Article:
Stonehenge – Friday 23rd November
Lunchtime. We arrive at Stonehenge and grab a coffee and a sandwich from the little booth they call the café and sit on a bench up by the stone circle to picnic. It’s November; obviously we’re the only picnic-ers on site. We’re gawped at as we sit and munch, and we gawp straight back.
I’m really enjoying the autumn visits to Stonehenge. The light is wonderful; the tourists seem quite relaxed; the colours of nature are spectacular, though to be honest, the storms of this last week have emptied the trees of most of their leaves but still, it’s lovely to be here.
Mark is concentrating on his silverpoint drawing of the large trilithon. It’s a slow process but one he’s enjoying. This is a portrait rather than a group shot.
I am covered in tiny spiders; it’s amazing how many there are here. I keep having to blow them off my notebook and shake them from my hat. How do they get there?
The visitors here are in small groups, couples, friends, families. I’ve heard Spanish, German and Japanese so far. A group of three go by. “YE-ES!” shouts one of the women with an audio guide to her ear, “Witches! Have you got there yet?” “Yes!” shouts her friend and punches the air. The three of them laugh.
The walkways are completely open again today. People can circle the stones.
Across the field I can see Siobhan, her red hair bright against the black of her cloak. She’s chatting to a group of visitors.
The crows and jackdaws flit about the sarsens, the sheep are busy eating the meadow.
“There’s a theory that they brought the stones by water,” an English woman tells her guest, “But still they had no machinery,” says her companion in a thick Spanish accent. “How did they do it?” “I don’t know,” says the English woman, “that’s why it’s one of the great mysteries of the world.”
There’s a coach in. A clump of visitors arrives on the tarmac walkway, smiley people.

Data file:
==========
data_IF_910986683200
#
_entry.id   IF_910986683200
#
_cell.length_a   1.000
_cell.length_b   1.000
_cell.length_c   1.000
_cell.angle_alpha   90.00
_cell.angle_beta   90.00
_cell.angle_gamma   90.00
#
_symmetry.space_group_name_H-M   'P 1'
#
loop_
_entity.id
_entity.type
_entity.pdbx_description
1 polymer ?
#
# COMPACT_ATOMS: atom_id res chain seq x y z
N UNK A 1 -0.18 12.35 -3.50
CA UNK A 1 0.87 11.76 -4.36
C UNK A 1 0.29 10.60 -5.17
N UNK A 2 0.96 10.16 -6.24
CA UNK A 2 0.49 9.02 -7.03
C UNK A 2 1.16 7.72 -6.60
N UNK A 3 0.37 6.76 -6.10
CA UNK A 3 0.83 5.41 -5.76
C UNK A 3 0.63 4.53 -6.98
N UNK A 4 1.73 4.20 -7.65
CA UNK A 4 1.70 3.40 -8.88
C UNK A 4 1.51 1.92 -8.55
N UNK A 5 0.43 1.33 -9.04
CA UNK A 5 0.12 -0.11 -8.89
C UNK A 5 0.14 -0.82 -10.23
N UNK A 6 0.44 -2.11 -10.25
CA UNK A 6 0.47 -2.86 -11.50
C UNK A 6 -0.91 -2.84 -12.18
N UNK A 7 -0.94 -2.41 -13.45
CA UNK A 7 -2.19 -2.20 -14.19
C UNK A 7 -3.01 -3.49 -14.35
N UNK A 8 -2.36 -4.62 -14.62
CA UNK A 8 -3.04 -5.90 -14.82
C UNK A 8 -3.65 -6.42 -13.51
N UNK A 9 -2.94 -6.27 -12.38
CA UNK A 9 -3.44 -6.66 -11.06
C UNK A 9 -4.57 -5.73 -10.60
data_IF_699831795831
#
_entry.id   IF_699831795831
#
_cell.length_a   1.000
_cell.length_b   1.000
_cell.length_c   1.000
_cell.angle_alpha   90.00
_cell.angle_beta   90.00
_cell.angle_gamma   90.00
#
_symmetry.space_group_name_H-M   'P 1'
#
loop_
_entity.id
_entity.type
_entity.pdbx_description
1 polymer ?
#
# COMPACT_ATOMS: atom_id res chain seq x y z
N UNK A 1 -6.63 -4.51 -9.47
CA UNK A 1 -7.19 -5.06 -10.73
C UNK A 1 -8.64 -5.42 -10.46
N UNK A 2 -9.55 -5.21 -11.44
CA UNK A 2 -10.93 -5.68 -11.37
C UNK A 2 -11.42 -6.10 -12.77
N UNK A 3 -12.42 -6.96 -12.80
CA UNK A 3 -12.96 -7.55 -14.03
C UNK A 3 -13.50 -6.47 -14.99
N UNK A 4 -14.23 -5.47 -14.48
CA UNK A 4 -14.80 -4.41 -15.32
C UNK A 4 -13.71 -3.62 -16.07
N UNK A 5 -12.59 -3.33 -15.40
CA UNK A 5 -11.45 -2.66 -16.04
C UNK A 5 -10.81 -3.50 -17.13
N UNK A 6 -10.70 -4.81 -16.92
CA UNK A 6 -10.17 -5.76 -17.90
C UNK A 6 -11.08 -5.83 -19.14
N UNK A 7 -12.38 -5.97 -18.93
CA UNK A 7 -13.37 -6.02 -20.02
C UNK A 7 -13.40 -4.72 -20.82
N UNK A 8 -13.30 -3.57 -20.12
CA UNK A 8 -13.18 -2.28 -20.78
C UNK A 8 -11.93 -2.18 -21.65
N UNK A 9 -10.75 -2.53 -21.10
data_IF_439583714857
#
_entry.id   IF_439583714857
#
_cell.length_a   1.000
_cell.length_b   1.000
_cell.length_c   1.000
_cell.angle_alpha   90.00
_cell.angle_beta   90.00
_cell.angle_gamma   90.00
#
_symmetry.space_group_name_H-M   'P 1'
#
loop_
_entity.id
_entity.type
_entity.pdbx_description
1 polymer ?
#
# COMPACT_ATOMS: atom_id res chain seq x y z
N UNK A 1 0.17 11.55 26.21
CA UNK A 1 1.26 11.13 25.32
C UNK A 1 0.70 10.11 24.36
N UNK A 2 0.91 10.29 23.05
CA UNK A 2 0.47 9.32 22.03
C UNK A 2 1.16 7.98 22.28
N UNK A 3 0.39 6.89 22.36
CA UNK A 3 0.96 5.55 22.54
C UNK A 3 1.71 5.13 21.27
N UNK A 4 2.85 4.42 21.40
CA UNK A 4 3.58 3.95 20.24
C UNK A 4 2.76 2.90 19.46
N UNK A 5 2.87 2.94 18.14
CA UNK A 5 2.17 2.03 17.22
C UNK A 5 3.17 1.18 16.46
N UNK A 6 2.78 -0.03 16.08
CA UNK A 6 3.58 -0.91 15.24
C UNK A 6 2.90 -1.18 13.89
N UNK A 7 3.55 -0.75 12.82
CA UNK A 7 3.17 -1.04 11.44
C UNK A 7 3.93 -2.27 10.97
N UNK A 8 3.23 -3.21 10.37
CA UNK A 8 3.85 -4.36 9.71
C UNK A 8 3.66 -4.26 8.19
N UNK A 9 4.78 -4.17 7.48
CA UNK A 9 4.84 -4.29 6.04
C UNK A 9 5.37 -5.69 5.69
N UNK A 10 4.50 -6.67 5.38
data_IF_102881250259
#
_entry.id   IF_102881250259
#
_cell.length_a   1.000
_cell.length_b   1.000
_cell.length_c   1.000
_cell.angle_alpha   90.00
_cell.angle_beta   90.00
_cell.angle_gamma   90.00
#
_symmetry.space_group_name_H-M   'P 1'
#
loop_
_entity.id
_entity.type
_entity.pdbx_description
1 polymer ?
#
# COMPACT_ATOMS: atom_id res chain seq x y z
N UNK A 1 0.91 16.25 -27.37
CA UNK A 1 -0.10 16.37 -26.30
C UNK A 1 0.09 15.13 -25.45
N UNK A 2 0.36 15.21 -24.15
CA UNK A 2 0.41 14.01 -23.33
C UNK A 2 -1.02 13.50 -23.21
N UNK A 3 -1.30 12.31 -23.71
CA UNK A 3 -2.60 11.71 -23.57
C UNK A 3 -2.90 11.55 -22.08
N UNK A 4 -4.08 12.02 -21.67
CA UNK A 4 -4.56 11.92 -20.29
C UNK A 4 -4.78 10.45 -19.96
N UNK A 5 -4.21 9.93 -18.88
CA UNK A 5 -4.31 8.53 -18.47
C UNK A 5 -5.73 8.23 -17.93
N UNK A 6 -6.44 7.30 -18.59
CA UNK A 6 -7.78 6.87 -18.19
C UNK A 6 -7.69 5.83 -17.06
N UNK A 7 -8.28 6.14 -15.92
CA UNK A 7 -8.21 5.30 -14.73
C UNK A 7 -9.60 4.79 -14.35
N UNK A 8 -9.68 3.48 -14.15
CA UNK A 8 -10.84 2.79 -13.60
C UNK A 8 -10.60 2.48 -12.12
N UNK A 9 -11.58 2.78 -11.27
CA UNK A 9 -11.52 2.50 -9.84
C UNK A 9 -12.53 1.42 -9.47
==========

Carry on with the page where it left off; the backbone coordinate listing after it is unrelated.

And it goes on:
A little girl wearing a purple anorak and a pink woolly hat twirls the audio guide vigorously around her neck. It swings violently from its orange cord, clearing a space around her. Her mother forces her to sit on a bench with her sister while she takes a photo, with the queue of traffic on the A303 as the background.
A helicopter flies along the Cursus, the blades beating against the noise of the road.
“But what do they do?” asks a little boy walking past. “Who? The modern day Druids?” says his mum, then there’s a wave of Spanish conversation and I miss her answer.
It’s quite interesting watching Mark on the tarmac walkway. He’s not being bothered too much by keen photographers. Maybe he’s slightly camouflaged by the stones. They’re close to the path where he’s sitting; perhaps they pull focus. They are after all the things people have paid to see.
A Chinook rumbles across the sky and a couple of men follow it with their small compact camera.
“Did you hear him talking about the sheep?” an American woman says. “There are more sheep here than people!”
Gunfire echoes across the plain. It could be military, it could be farmers, it could be sportsmen. It is the shooting season. I spot a single deer racing across the ploughed field parallel to the A303 and have a sudden wave of anxiety. It shouldn’t be near all that traffic.
Now I see four figures with flags, white and Day-Glo orange, on the fields across the road. That’s what the noise is. Hunters.